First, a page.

To a solution of 2.0 gm (0.01 mole) 3-(4-piperidinyl)-1H-indole in 50 mL dimethylformamide were added 2.65 gm (0.025 mole) sodium carbonate followed by 2.04 gm (0.01 mole) 1-methyl-4-(2-methanesulfonyloxyethyl)-1H-pyrazole. The resulting mixture was heated at 100° C. for 18 hours under nitrogen. The dimethylformamide was distilled under reduced pressure and the resulting residue was partitioned between water and dichloromethane. The dichloromethane phase was separated, washed sequentially with water and saturated aqueous sodium chloride solution and then dried over sodium sulfate to give 4.0 gm of a brown oil. The brown oil was chromatographed over silica gel, eluting with 95:5 dichloromethane:methanol. Fractions shown to contain product were combined and concentrated under reduced pressure to give 1.87 gm of 3-<2-<1-methyl-1H-pyrazol-4-yl>ethyl>-4-piperidinyl-1H-indole as a yellow oil. The oil was dissolved in a minimal volume of methanol and to it were added 1.21 mL (0.006 mole) 5N HCl. To the resulting solution was added ethyl acetate to the point of incipient precipitation. The solid recovered was recrystallized from methanol/ethyl acetate to give 0.95 gm (27.8%) of the title compound as an off-white solid, m.p.=260° C. (dec.). MS(m/e): 308(M+) Calculated for C19 H24 N4 •HCl: Theory: C, 66.17; H, 7.31; N, 16.25. Found: C, 66.42; H, 7.27; N, 16.02.

The compounds of Examples 2-45 were prepared employing the method described in detail in Example 1.

EXAMPLE 2 5-fluoro-3-<1-<2-<1-methyl-1H-pyrazol-4-yl>ethyl>-4-piperidinyl>-1H-indole hydrochloride

Using 2.0 gm (9.2 mMol) 5-fluoro-3-(4-piperidinyl)-1H-indole and 1.87 gm (9.2 mMol) 1-methyl-4-(2-methanesulfonyloxyethyl)-1H-pyrazole, 1.61 gm (51.1%) of the title compound were recovered as colorless crystals, m.p. =239° C. MS(m/e): 326(M+) Calculated for C19 H23 N4 F•HCl: Theory: C, 62.89; H, 6.67; N, 15.44. Found: C, 62.80; H, 6.85; N, 15.40.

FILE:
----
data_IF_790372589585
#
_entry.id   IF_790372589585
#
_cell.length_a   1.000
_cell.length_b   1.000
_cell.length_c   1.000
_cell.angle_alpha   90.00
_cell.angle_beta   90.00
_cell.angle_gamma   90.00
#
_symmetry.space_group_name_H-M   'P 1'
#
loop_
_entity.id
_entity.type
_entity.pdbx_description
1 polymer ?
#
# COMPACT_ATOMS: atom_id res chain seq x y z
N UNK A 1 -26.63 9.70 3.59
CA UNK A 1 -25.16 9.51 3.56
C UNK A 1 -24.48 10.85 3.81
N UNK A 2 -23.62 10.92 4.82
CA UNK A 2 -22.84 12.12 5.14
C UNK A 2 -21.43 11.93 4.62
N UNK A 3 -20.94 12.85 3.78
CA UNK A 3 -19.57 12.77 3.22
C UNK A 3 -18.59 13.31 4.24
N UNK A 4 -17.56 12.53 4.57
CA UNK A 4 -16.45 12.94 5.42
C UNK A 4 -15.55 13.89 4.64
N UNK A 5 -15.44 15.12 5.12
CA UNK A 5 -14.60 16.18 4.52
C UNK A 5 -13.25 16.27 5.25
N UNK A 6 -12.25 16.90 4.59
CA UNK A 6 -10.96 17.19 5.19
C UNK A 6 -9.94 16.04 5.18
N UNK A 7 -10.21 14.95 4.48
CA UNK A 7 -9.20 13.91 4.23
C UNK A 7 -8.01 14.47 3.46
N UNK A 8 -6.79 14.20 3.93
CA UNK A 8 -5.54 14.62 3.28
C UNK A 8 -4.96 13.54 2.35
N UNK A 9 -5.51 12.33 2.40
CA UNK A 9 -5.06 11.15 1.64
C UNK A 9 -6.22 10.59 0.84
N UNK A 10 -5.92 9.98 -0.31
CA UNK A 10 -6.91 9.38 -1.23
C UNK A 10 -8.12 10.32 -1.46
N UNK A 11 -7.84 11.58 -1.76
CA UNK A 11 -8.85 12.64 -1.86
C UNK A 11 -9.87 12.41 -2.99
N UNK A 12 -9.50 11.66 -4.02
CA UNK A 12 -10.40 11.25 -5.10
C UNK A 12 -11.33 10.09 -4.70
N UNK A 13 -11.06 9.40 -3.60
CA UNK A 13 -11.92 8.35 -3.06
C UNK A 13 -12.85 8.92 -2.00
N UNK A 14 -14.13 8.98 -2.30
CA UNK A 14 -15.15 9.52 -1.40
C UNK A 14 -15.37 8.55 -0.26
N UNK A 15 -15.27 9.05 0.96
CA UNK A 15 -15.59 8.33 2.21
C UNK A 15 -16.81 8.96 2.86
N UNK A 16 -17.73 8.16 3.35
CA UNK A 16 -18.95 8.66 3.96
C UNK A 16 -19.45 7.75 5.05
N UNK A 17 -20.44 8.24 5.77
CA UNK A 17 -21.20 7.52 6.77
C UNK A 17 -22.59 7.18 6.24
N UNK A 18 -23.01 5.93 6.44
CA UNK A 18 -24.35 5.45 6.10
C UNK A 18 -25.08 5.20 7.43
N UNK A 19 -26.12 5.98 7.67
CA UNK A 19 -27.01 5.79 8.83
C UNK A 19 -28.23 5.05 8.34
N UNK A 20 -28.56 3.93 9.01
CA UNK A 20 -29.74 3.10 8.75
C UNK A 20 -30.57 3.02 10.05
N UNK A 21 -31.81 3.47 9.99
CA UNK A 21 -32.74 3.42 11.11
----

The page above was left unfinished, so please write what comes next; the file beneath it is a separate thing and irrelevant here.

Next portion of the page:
EXAMPLE 3 5-chloro-3-<1-<2-<1-methyl-1H-pyrazol-4-yl>ethyl>-4-piperidinyl>-1H-indole hydrochloride

Using 2.0 gm (8.5 mMol) 5-chloro-3-(4-piperidinyl)-1H-indole and 1.73 gm (8.5 mMol) 1-methyl-4-(2-methanesulfonyloxyethyl)-1H-pyrazole, 0.84 gm (26.1%) of the title compound were recovered as a yellow powder, m.p.=251° C. MS(m/e): 342(M+) Calculated for C19 H23 N4 Cl•HCl: Theory: C, 60.16; H, 6.38; N, 14.77. Found: C, 59.97; H, 6.39; N, 14.73.

EXAMPLE 4 5-bromo-3-<1-<2-<1-methyl-1H-pyrazol-4-yl>ethyl>-4-piperidinyl>-1H-indole oxalate

Using 2.0 gm (7.2 mMol) 5-bromo-3-(4-piperidinyl)-1H-indole and 1.47 gm (7.2 mMol) 1-methyl-4-(2-methanesulfonyloxyethyl)-1H-pyrazole, 1.47 gm (52.7%) of 5-bromo-3-<2-<1-methyl-1-methyl-1H-pyrazol-4-yl>ethyl>-4-piperidinyl-1H-indole were recovered as a yellow oil which was then converted to the oxalate salt, m.p.=104° C. MS(m/e): 386(M+) Calculated for C19 H23 N4 Br•C2 H2 O4 : Theory: C, 52.84; H, 5.28; N, 11.74. Found: C, 52.57; H, 5.21; N, 11.46.

EXAMPLE 5 5-methoxy-3-<1-<2-<1-methyl-1H-pyrazol-4-yl>ethyl>-4-piperidinyl>-1H-indole oxalate

Using 2.0 gm (8.7 mMol) 5-methoxy-3-(4-piperidinyl)-1H-indole and 1.77 gm (8.7 mMol) 1-methyl-4-(2-methanesulfonyloxyethyl)-1H-pyrazole, 2.09 gm (71.1%) of 5-methoxy-3-<2-<1-methyl-1H-pyrazol-4-yl>ethyl>-4-piperidinyl-1H-indole were recovered as a yellow oil which was then converted to the oxalate salt, m.p.=80° C. MS(m/e): 338(M+) Calculated for C20 H26 N4 O•C2 H2 O4 : Theory: C, 61.67; H, 6.59; N, 13.08. Found: C, 61.93; H, 6.61; N, 12.97.

EXAMPLE 6 3-<1-<2-<1-(1-methylethyl)-1H-pyrazol-4-yl>ethyl>-4-piperidinyl>-1H-indole hydrochloride

Using 0. 309 gm (1.5 mMol) 3-(4-piperidinyl)-1H-indole and 0. 340 gm (1.5 mMol) 1-(1-methylethyl)-4-(2-methanesulfonyloxyethyl)-1H-pyrazole, 0.12 gm (21.5%) of the title compound were recovered as a brown solid, m.p.=152° C. MS(m/e): 336(M+) Calculated for C21 H28 N4 •HCl: Theory: C, 67.63; H, 7.84; N, 15.02. Found: C, 66.92; H, 7.71; N, 14.87.

EXAMPLE 7 5-fluoro-3-<1-<2-<1-(1-methylethyl)-1H-pyrazol-4-yl>ethyl>-4-piperidinyl>-1H-indole oxalate

Using 2.0 gm (9.2 mMol) 5-fluoro-3-(4-piperidinyl)-1H-indole and 2.13 gm (9.2 mMol) 1-(methylethyl)-4-(2-methanesulfonyloxyethyl)-1H-pyrazole, 1.86 gm (57.1%) of 5-fluoro-3-<1-<2-<1-(1-methylethyl)-1H-pyrazol-4-yl>ethyl>-4-piperidinyl>-1H-indole were recovered as a yellow oil which was then converted to the oxalate salt, m.p.=94° C. MS(m/e): 354(M+) Calculated for C21 H27 N4 F•C2 H2 O4 : Theory: C, 62.15; H, 6.58; N, 12.60. Found: C, 61.92; H, 6.38; N, 12.59.

EXAMPLE 8 5-chloro-3-<1-<2-<1-(1-methylethyl)-1H-pyrazol-4-yl>ethyl>-4-piperidinyl>-1H-indole

Using 4.0 gm (17.0 mMol) 5-chloro-3-(4-piperidinyl)-1H-indole and 3.96 gm (17.0 mMol) 1-(1-methylethyl)-4-(2-methanesulfonyloxyethyl)-1H-pyrazole, 1.69 gm (26.8%) of the title compound were recovered as a yellow solid from cyclohexane/ethyl acetate, m.p.=155° C. MS(m/e): 370(M+) Calculated for C21 H27 N4 Cl: Theory: C, 68.00; H, 7.34; N, 15.10. Found: C, 67.83; H, 7.40; N, 14.56.